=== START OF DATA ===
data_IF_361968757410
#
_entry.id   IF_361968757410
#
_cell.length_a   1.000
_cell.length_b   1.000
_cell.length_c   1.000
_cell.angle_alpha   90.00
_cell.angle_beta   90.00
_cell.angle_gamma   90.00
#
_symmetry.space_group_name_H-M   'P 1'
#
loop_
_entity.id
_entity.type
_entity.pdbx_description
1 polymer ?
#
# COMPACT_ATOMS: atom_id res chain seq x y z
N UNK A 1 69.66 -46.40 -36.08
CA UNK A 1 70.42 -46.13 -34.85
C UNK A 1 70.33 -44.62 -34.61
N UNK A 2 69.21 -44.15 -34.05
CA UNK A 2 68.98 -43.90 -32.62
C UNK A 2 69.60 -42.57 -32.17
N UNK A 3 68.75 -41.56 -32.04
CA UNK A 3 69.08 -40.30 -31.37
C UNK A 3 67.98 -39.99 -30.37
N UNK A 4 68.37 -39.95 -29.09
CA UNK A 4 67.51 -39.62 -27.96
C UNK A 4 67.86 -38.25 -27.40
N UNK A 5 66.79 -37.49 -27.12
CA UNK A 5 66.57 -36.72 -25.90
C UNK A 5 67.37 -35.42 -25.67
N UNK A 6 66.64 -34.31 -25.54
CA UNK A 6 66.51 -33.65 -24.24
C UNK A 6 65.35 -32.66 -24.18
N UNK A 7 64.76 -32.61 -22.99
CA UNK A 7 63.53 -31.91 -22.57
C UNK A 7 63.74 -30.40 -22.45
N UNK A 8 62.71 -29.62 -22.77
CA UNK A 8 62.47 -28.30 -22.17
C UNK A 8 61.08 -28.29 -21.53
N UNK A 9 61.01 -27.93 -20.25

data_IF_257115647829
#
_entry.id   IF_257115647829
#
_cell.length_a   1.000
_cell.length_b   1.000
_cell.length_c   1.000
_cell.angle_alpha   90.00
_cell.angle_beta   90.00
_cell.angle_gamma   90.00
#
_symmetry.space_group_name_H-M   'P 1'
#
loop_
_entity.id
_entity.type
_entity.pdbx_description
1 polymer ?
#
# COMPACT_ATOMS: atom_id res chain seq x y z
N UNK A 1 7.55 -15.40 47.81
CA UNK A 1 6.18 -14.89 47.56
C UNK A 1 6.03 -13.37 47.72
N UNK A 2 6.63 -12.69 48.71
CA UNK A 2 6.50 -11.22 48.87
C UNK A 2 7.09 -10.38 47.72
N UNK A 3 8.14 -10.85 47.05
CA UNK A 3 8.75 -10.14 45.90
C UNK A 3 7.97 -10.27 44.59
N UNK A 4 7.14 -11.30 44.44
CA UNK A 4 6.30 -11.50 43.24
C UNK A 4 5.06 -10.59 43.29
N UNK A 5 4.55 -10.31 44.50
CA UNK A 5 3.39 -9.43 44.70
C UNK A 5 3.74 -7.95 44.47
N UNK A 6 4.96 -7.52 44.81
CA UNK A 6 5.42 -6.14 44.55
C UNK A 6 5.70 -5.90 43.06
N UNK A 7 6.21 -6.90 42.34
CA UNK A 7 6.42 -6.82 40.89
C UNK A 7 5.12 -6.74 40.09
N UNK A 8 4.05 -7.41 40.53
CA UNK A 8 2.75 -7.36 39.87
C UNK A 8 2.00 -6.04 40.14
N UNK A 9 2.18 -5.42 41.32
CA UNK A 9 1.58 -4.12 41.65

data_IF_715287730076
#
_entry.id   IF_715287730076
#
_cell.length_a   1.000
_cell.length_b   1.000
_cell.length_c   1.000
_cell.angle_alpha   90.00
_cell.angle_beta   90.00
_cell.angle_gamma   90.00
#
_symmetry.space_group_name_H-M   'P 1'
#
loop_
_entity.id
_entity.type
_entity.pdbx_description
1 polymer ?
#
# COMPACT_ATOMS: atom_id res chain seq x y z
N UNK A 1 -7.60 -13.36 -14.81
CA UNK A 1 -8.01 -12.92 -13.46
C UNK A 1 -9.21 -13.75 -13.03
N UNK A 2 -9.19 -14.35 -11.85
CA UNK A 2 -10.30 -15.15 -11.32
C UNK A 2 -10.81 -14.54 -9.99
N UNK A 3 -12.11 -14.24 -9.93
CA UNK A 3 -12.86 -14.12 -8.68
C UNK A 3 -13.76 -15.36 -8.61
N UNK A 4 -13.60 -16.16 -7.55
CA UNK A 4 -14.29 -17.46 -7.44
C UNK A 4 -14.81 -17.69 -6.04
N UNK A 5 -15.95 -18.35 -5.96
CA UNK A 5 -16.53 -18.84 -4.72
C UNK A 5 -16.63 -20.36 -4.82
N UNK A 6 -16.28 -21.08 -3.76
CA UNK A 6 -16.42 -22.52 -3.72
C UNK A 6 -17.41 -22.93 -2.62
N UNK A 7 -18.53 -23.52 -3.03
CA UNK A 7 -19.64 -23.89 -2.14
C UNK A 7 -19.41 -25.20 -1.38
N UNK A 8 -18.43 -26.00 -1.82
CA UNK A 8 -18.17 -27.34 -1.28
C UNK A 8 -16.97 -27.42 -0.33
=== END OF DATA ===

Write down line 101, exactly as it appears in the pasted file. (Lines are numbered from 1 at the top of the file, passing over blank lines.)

_cell.angle_gamma   90.00